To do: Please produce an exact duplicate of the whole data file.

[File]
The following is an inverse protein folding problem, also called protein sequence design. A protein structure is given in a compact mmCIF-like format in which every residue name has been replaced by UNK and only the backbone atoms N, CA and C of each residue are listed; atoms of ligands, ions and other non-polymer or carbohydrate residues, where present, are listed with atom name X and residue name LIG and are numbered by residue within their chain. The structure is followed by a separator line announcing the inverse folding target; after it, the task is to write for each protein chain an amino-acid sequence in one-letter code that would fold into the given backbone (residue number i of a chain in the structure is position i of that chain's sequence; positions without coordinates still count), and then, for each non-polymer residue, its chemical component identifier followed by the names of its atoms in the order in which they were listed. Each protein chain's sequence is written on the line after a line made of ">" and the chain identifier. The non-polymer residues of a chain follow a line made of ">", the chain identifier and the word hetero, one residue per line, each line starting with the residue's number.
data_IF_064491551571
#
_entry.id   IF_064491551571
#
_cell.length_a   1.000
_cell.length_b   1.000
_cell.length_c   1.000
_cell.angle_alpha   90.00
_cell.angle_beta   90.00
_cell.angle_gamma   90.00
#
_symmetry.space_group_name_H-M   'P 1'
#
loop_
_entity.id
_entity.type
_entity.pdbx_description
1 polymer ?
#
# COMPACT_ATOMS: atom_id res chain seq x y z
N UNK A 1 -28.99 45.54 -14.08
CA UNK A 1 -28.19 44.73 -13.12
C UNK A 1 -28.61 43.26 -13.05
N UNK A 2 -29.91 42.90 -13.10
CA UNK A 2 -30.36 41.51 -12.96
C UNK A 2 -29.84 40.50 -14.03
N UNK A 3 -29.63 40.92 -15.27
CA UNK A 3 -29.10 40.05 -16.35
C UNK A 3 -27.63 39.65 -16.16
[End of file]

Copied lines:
The following is an inverse protein folding problem, also called protein sequence design. A protein structure is given in a compact mmCIF-like format in which every residue name has been replaced by UNK and only the backbone atoms N, CA and C of each residue are listed; atoms of ligands, ions and other non-polymer or carbohydrate residues, where present, are listed with atom name X and residue name LIG and are numbered by residue within their chain. The structure is followed by a separator line announcing the inverse folding target; after it, the task is to write for each protein chain an amino-acid sequence in one-letter code that would fold into the given backbone (residue number i of a chain in the structure is position i of that chain's sequence; positions without coordinates still count), and then, for each non-polymer residue, its chemical component identifier followed by the names of its atoms in the order in which they were listed. Each protein chain's sequence is written on the line after a line made of ">" and the chain identifier. The non-polymer residues of a chain follow a line made of ">", the chain identifier and the word hetero, one residue per line, each line starting with the residue's number.
data_IF_064491551571
#
_entry.id   IF_064491551571
#
_cell.length_a   1.000
_cell.length_b   1.000
_cell.length_c   1.000
_cell.angle_alpha   90.00
_cell.angle_beta   90.00
_cell.angle_gamma   90.00
#
_symmetry.space_group_name_H-M   'P 1'
#
loop_
_entity.id
_entity.type
_entity.pdbx_description
1 polymer ?
#
# COMPACT_ATOMS: atom_id res chain seq x y z
N UNK A 1 -28.99 45.54 -14.08
CA UNK A 1 -28.19 44.73 -13.12
C UNK A 1 -28.61 43.26 -13.05
N UNK A 2 -29.91 42.90 -13.10
CA UNK A 2 -30.36 41.51 -12.96
C UNK A 2 -29.84 40.50 -14.03
N UNK A 3 -29.63 40.92 -15.27
CA UNK A 3 -29.10 40.05 -16.35
C UNK A 3 -27.63 39.65 -16.16